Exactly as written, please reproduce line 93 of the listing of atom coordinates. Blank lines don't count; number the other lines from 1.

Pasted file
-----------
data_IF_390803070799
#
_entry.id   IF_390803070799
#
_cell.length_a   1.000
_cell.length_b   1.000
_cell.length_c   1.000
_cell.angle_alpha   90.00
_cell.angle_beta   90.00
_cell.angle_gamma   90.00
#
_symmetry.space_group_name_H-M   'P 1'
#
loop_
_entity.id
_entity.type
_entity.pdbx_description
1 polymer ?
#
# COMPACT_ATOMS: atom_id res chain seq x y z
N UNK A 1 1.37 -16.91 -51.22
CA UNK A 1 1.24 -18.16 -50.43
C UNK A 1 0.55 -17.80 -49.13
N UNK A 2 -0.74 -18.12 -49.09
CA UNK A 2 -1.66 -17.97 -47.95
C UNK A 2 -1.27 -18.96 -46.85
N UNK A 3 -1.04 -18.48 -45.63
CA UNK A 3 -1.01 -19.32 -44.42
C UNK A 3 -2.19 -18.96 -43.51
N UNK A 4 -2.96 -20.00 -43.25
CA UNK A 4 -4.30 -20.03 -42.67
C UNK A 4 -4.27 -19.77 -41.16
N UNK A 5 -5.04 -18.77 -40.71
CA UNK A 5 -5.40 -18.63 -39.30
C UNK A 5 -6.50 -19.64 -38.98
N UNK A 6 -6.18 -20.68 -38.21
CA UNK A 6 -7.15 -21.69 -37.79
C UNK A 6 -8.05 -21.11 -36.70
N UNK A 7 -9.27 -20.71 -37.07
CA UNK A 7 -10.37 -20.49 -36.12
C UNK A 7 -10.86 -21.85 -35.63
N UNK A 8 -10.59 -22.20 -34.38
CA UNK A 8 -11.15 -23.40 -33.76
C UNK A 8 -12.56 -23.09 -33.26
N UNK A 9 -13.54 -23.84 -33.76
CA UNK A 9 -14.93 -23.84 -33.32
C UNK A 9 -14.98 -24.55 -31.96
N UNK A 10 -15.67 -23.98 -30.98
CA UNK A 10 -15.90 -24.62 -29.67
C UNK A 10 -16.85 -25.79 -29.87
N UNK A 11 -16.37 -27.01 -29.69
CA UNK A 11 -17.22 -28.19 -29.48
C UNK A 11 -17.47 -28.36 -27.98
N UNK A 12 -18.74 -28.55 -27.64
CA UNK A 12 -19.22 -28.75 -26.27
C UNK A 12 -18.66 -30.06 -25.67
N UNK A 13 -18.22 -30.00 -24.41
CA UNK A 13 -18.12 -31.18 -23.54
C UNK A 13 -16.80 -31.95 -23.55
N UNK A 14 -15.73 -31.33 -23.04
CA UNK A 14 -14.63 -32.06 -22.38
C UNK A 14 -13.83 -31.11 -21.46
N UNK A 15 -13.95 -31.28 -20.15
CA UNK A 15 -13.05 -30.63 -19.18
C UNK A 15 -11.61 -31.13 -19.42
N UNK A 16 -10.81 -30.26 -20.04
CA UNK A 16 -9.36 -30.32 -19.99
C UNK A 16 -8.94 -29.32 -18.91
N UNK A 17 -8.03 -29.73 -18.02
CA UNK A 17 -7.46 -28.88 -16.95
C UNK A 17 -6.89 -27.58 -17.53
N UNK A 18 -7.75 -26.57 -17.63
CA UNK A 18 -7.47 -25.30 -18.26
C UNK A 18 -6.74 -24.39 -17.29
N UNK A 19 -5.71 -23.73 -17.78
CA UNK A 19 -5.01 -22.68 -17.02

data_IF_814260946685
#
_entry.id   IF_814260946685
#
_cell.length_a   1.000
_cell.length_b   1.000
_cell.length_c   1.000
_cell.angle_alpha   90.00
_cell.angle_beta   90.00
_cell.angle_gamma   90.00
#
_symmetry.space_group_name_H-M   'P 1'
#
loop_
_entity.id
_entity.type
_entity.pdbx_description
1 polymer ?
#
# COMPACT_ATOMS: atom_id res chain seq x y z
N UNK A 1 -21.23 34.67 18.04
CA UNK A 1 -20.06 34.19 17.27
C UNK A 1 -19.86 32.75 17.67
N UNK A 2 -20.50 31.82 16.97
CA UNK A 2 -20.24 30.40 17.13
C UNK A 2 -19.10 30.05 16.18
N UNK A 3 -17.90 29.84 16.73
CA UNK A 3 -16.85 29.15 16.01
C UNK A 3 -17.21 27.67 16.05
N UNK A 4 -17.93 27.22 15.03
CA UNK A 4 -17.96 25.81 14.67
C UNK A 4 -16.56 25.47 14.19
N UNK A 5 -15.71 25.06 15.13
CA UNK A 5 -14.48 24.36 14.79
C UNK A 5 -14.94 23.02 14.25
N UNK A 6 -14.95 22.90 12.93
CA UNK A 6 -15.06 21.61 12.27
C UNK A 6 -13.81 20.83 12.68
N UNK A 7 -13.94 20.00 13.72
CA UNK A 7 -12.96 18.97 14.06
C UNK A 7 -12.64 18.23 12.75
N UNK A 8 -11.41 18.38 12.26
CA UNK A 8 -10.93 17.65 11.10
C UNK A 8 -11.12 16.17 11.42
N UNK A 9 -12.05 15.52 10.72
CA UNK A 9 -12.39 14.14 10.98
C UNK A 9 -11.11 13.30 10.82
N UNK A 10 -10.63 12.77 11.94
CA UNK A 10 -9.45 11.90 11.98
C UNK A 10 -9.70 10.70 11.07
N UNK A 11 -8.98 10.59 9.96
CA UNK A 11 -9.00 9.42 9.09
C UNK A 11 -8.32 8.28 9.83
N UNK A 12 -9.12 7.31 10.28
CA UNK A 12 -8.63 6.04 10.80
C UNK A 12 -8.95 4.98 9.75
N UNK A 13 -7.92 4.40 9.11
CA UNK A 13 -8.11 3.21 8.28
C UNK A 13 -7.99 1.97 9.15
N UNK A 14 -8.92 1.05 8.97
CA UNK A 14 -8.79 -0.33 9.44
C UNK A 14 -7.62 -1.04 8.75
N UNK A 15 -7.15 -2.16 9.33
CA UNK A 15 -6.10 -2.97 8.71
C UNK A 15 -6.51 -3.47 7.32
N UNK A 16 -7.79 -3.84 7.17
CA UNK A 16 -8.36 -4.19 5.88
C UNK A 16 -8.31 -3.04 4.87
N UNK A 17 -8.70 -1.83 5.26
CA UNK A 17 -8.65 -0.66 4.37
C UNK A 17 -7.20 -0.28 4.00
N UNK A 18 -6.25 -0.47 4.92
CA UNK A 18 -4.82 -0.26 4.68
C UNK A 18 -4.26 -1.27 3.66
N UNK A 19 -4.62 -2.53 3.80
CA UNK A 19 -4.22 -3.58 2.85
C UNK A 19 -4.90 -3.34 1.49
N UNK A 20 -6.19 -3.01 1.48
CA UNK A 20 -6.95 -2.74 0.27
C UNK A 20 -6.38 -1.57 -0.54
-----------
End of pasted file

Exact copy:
_entity.pdbx_description